Signage saying drugs and prescriptions

A 2017 study published in the Journal of the American Medical Association showed that doctors promoted fewer brand-name drugs when teaching hospitals restricted access to pharmaceutical sales representatives.

The results were significant compared to doctors who worked at hospitals that did not limit sales reps from visiting and providing gifts or meals, according to a study by Ian Larkin, University of California, Los Angeles Anderson School of Management assistant professor of strategy, and colleagues. 

For many years, conflicts of interest in medicine always seem to be all over the place. Kickback issues, however, along with countless lawsuits and industry profiting have all brought newer and widespread attention to how these issues affect doctor’s prescriptions.

In many cases like the opioid epidemic, this has been proven to be true. In the Paragard lawsuits, however, where a growing number of plaintiffs claim that the birth control device has injured them during its removal, it is still unknown if any evidence of pharma marketing is present.

What the Study Found

Doctor with a stethoscope writing a prescription

The study on teaching hospitals focused on 19 centers in five states that limited visits from drug reps in different ways such as limiting gifts, limiting access, or punishing those who did not go by the rules. Larkin and his team compared prescriptions by 2,126 doctors at those centers with 24,593 peers who were not subject to the same sales rep limits. It analyzed a total of 16 million prescriptions, using data from the pharmacy benefit manager CVS Caremark.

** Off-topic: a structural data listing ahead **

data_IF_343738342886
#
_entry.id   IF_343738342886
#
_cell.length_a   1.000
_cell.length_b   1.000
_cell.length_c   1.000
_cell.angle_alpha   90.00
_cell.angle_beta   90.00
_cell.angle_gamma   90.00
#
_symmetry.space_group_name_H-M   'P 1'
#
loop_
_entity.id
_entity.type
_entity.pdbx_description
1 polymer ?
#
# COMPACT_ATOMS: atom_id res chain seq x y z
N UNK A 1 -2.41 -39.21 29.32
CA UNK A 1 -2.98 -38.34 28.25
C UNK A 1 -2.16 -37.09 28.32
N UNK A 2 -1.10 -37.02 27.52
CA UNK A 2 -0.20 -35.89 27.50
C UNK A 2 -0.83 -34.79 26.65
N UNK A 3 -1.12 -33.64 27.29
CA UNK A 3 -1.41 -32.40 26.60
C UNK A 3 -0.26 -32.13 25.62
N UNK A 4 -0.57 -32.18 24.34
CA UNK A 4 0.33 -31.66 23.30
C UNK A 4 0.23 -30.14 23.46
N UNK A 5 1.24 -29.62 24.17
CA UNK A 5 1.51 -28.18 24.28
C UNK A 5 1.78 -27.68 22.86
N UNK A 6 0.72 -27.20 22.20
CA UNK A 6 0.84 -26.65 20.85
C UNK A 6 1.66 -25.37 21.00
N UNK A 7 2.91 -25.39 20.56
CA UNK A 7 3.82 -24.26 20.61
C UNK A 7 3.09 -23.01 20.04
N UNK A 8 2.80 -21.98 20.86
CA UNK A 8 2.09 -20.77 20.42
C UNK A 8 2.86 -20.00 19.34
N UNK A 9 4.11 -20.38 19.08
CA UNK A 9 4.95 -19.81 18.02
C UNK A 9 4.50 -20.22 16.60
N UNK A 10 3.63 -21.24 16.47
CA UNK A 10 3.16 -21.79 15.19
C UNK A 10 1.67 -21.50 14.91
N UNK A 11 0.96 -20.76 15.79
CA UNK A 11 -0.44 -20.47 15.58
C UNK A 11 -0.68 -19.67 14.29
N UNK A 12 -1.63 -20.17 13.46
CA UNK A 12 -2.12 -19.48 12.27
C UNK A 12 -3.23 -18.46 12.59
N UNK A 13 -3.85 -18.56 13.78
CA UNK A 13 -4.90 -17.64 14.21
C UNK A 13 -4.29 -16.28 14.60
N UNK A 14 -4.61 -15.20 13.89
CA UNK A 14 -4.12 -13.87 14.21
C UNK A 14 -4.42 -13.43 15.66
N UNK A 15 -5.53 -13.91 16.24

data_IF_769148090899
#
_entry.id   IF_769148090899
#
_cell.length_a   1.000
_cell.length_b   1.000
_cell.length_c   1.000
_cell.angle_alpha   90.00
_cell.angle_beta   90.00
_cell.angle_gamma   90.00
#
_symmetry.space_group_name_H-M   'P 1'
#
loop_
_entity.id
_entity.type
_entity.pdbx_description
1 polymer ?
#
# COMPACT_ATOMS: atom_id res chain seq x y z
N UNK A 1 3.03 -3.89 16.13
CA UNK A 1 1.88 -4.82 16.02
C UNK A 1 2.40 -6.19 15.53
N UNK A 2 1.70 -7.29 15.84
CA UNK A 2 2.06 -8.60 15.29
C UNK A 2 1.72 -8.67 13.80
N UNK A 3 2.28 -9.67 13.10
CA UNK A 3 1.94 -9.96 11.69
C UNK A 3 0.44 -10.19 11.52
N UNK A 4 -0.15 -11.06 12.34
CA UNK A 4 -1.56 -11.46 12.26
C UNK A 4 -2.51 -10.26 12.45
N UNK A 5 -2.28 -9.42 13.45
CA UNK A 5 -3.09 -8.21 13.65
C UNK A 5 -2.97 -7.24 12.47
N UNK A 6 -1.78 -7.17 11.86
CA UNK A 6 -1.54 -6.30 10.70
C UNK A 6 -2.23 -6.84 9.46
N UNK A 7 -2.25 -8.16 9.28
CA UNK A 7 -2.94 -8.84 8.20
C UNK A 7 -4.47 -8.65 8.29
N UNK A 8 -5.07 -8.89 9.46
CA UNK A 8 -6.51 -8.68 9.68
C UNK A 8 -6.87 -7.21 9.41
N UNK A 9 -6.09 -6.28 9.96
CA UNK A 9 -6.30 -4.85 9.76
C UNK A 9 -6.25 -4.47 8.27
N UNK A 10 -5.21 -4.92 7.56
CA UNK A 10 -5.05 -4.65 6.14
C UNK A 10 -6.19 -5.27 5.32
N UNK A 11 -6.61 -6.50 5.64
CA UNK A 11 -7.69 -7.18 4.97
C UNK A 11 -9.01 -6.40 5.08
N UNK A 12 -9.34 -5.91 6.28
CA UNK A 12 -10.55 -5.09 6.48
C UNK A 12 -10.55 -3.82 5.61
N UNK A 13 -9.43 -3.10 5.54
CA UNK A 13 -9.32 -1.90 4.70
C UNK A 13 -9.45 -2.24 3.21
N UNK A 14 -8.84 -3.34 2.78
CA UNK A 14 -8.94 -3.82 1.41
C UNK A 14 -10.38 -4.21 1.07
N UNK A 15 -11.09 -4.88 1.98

The researchers found significant change among six of the eight drug classes examined and at 9 out of the 19 hospitals studied. The rules were put in place at varying times from 2006 to 2011, but improvements in prescribing habits immediately changed and went on to last for 12 to 36 months later on. 

The existence of a policy that controls pharmaceutical marketing, also known as detailing, was linked to a 1.67 percent decrease in market share for the average prescribed drug. The average promoted drug’s market share was 19.3 percent before the policies came to light. 

Among the centers which did not see statistically significant changes was Stanford University, even though they were one of the pioneers in adopting the restrictive policies. Doctors from Stanford did prescribe fewer brand-name drugs, but not adequate to have an impact on the result.

“We were surprised that some of them were not as significant as we expected them to be,” said Larkin, without mentioning particular hospitals. “You can’t just put in a policy. You have to think about it carefully, think about the efforts that really matter and involve the medical community.”

Some Inevitable Drawbacks

Pen on top of printed materials

Some of the study’s limitations were: first, it did not confirm that the policies themselves directly changed prescribing habits, it only found that there was a link between the two. The study was also observational, which means doctors were not randomly assigned to centers with or without existing policies. Lastly, the research took the rules at their word, not observing the whole implementation or the aftereffects.

JAMA’s editor-in-chief, Dr. Howard Bauchner, said the study helped prove that there is a need to limit pharmaceutical company advertising in teaching hospitals “as a way of ensuring that there’s no influence, no inappropriate influence over prescribing.”

On the fact that the researchers were only able to find significant changes in fewer than half of the teaching hospitals included in the study, Bauchner said, “Nothing is ever 100 percent effective. To me that’s no different than a clinical trial. Not everyone benefits.”


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